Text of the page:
[This article was written by Antara Telang and originally published on the blog Sexuality and Disability]
Six years ago, at the age of 18, I met with a weird sort of accident. In Mumbai’s infamous rain, a branch from a peepal tree fell on me. My left leg broke clean into two parts, while my right foot and ankle were crushed beyond repair. Many painful hours later, I was told that my right foot would have to be amputated.
The first few weeks passed in a haze. My doctors and friends assured me that I’d live a ‘completely normal’ life, and that I had nothing to worry about. They weren’t completely right. When I was still in hospital, I overheard someone talking behind a curtain in hushed tones. They were whispering, ‘Poor thing. Who will marry her now? How long will her family take care of her, after all?’ I laughed it off, thinking this was just a stray trip to Regressive Central.
But as time went by, these whispers started following me around more and more. The breaking point for me came around a year and a half after my accident, when a boy I liked told me I’d ‘be better off moving to places like the UK or France’, where people could be more open minded about my ‘condition’. At that age, it was hard enough to deal with the new label of being ‘handicapped’ (no, I don’t need you to give me your hand every 30 seconds, thank you very much), but being thought of as ‘undateable’ was even scarier.
In an attempt to protect myself, I closed myself off from potential romantic endeavours completely, until a year later, when I joined Tinder as a funny thing to do while out drinking with my friends. Having heard all the horror stories about meeting men online, I never imagined that I’d really talk to my matches, let alone meet them on dates. But I got my first match. We got talking, and he seemed like a nice guy. We decided to meet for filter coffee at King’s Circle. In our conversations leading up to this point, I hadn’t mentioned my leg at all (and very consciously so).
The night before we were supposed to meet, I mustered up some courage and sent him a message telling him about it, adding that I’d totally understand if he felt uncomfortable and wanted to call off the date. He read my message immediately, and seemed to be typing forever before he replied, ‘I know, I’ve Googled you. Why would I be uncomfortable with it?’
There have been few moments where I’ve been more relieved. He knew! He’d bothered to Google me! He didn’t care! One would almost expect a posse of background dancers and musicians to drop from the heavens behind me, and the whole thing to turn into a Bollywood extravaganza. The coffee date was nice, but more than the date itself, merely going on it gave me a big shot in the arm. Maybe I wasn’t so undateable after all. I went back home and started swiping with a vengeance, determined to make up for two years worth of lost dating time.
My doctors and friends assured me that I’d live a ‘completely normal’ life, and that I had nothing to worry about. They weren’t completely right. When I was still in hospital, I overheard someone talking behind a curtain in hushed tones. They were whispering, ‘Poor thing. Who will marry her now?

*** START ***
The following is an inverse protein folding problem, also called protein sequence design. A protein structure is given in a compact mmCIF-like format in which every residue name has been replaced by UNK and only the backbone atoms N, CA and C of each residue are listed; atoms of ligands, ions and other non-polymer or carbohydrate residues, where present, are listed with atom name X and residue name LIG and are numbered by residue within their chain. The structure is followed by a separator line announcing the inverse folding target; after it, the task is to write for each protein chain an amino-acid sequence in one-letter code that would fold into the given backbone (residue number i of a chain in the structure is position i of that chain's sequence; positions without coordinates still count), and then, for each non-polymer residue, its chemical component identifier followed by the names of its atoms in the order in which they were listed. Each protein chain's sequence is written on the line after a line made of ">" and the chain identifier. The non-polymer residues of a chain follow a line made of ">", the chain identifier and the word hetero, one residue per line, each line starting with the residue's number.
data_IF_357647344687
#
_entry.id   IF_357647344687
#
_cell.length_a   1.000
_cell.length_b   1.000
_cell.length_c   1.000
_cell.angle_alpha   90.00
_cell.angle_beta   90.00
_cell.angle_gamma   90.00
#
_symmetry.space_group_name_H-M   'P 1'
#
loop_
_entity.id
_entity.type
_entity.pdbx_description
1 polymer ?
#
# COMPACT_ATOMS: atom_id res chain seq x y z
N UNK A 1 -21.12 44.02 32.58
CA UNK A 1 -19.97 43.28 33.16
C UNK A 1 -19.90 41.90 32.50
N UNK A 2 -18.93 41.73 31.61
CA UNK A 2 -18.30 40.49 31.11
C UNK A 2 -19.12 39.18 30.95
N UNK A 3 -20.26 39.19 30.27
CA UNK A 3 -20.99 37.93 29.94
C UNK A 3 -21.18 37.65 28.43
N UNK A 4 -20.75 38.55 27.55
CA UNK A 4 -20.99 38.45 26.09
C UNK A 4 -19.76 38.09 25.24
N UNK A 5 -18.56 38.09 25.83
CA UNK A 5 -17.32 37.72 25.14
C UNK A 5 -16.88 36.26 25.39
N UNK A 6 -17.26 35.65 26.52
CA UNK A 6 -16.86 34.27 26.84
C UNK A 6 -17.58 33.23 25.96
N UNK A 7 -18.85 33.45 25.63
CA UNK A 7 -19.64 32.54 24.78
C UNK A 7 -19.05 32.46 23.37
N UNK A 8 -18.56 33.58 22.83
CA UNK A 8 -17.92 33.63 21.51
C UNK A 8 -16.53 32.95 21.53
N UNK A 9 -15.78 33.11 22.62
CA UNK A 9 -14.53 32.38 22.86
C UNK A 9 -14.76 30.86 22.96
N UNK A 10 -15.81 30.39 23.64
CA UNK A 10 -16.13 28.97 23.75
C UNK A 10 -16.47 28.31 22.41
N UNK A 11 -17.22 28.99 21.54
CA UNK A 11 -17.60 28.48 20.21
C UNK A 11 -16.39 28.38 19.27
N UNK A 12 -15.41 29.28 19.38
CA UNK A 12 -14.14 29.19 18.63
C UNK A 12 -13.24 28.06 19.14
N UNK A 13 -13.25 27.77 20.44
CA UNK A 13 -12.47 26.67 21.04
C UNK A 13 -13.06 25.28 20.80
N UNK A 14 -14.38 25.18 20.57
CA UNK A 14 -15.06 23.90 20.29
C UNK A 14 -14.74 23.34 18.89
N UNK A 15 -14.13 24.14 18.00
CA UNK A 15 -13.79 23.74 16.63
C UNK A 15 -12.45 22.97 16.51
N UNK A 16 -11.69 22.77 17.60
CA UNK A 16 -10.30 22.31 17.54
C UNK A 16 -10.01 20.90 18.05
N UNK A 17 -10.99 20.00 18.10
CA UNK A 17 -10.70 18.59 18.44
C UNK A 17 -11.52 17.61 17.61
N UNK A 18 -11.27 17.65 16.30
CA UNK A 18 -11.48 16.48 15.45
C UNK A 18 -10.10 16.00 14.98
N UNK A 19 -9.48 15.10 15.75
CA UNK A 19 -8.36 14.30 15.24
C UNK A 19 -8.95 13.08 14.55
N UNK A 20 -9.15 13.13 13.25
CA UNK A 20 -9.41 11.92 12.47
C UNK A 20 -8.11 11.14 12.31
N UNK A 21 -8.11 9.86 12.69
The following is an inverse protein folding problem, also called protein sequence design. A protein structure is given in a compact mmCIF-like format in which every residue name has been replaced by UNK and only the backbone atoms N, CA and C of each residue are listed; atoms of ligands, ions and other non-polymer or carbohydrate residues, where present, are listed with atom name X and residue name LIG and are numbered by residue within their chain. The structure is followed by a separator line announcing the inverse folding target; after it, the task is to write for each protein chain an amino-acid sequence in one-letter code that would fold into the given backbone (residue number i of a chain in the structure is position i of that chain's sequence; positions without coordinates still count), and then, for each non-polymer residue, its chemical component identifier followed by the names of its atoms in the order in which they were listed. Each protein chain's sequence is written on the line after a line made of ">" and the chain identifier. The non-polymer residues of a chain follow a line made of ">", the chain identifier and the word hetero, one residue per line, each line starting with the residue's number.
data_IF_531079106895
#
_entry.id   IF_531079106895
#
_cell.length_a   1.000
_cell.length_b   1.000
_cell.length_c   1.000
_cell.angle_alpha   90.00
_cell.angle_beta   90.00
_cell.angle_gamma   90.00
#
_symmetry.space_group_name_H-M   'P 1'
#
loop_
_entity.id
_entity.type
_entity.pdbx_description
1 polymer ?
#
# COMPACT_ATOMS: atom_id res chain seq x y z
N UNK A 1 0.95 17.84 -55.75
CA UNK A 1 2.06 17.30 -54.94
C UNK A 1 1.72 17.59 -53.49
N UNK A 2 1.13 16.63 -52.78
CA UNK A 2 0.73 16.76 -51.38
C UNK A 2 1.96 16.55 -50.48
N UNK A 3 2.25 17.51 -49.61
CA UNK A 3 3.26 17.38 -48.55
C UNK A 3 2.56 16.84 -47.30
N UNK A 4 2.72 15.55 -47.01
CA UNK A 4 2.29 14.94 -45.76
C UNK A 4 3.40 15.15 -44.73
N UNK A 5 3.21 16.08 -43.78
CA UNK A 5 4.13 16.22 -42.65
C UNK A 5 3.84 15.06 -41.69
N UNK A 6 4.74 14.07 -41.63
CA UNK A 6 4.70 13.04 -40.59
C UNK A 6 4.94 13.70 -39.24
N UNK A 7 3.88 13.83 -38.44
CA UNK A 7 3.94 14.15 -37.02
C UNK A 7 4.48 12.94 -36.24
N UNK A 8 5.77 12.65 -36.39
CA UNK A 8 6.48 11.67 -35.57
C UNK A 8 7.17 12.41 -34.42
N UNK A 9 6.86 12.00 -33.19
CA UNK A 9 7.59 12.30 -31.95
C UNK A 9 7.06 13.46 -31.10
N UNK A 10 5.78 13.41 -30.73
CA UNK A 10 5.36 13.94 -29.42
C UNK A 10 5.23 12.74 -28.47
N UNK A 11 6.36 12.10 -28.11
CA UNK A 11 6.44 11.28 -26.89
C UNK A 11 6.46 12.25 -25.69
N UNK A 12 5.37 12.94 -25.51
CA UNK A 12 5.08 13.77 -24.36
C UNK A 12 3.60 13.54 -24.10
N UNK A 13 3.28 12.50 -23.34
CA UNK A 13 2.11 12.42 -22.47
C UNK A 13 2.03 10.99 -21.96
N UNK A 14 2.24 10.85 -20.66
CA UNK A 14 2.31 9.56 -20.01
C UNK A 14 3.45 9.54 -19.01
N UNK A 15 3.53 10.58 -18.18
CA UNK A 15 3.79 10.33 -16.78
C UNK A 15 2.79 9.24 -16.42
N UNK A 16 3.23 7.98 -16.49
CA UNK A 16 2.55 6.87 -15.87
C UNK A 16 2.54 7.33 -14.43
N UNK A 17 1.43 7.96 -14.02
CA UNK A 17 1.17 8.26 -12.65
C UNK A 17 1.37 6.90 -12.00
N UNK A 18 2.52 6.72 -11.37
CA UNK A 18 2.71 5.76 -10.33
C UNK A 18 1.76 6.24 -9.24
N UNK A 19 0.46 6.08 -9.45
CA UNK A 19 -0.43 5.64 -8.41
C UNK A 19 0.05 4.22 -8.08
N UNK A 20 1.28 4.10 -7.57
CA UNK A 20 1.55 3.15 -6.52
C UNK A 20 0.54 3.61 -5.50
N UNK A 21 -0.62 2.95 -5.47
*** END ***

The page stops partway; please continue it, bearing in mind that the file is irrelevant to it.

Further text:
As I spoke to more and more people, it got easier to tell them about my leg. I tried introducing the information at different parts of the conversation with each new guy, in the hope that I’d figure out the best (i.e. least awkward) way to bring it up. I gave points for the best amputee jokes. I pretended to be a keynote speaker who is welcoming audience questions. I got bored and gave them the facts straight up. And I always left a window open for them to leave in peace if they were uncomfortable with it, as some inevitably were.
A sci-fi enthusiast became intensely excited at the possibility that he could be be flirting with a cyborg. I had a handful of boys throw words like ‘brave’ and ‘inspirational’ at me. However, most of my Tinder experiences were similar to those that nondisabled women have.
One of the guys I met – a banker – was a self-confessed Excel addict who made spreadsheets about the women he met on Tinder, categorising them under ‘cute’, ‘nice to talk to’, ‘want to have sex with’, and ‘potential girlfriend’. He casually slipped into conversation that I’d fall under the ‘cute’ category… whatever that was supposed to mean. Another one – with whom I’d had a nice conversation, but didn’t really want to take things forward with in the romantic sense, – asked me if I was a ‘serial friend-zoner’. A third exclaimed to me very seriously, ‘So you must be great at drawing!’ when I told him I’d taken up Arts in college.
It sounds weird, but the more guys I spoke to on Tinder, the more I realised that most people didn’t really care about the fact that I was an amputee. My obvious good looks, sparkling wit, and amazing sense of modesty (cough cough) were clearly enough. I started putting myself out there more, and it got a lot easier to ignore the hateful comments that came my way, because now I actually had proof to the contrary.
Many dates down the line, I must admit that not every guy I met I was on Tinder was a knight with a shining iPhone cover, but dating was still good fun. One of the guys I met on Tinder ended up becoming one of my closest friends. Another still likes all my posts on Facebook. One of them (unsuccessfully) tried to have his ‘one last fling’ pre-marriage hookup with me. A couple of others check in every now and then to see if I’m single and ready to… you know.
I was on Tinder for a year and a half before I left, after having gotten into a relationship with someone I met offline. I don’t think I’ll go back, but I’d like to shout out to all you Tinder matches (yes, even that guy who said, ‘It’s just one foot right? All the rest is there na?’) for helping me realise that I’m pretty darn fabulous.